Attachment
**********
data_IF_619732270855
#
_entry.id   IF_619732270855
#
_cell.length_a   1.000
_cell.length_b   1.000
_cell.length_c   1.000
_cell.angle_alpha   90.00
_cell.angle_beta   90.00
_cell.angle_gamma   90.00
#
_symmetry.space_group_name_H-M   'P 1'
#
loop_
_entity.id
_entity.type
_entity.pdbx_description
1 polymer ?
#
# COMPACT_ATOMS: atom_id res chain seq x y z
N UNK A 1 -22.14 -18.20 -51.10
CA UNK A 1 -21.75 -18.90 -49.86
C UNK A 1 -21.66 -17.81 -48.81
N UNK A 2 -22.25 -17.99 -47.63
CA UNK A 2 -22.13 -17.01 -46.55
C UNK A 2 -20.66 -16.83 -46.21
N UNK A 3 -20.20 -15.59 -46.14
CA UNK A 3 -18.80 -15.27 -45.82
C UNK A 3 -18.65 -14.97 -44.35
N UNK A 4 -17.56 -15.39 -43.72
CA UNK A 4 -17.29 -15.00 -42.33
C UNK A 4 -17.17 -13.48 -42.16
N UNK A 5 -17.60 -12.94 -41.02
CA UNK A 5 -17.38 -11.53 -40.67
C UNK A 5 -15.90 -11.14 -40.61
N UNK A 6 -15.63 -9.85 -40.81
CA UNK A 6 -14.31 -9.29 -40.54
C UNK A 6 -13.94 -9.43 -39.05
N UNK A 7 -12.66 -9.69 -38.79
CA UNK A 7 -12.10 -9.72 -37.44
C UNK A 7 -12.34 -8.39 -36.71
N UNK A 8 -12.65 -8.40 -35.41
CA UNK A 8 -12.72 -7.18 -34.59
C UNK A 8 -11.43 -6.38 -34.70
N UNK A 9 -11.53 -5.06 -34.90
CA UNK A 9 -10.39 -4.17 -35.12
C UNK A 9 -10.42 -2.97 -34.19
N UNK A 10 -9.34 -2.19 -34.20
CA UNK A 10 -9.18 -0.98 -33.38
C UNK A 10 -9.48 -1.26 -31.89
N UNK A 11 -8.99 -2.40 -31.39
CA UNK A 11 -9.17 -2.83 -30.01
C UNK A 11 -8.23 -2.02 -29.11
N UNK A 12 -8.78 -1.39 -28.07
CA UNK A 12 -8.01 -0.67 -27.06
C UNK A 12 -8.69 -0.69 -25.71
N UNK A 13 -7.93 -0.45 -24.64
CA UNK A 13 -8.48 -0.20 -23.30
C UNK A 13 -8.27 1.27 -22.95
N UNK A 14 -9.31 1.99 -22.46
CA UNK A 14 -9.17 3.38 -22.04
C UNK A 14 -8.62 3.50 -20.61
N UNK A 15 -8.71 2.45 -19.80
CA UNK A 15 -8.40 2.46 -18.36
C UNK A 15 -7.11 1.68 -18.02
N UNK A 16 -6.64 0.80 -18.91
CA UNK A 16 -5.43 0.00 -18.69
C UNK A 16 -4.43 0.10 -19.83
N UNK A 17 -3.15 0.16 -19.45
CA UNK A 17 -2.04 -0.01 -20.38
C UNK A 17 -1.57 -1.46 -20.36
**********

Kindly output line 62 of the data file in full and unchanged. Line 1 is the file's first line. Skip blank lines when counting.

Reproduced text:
C UNK A 14 -8.62 3.50 -20.61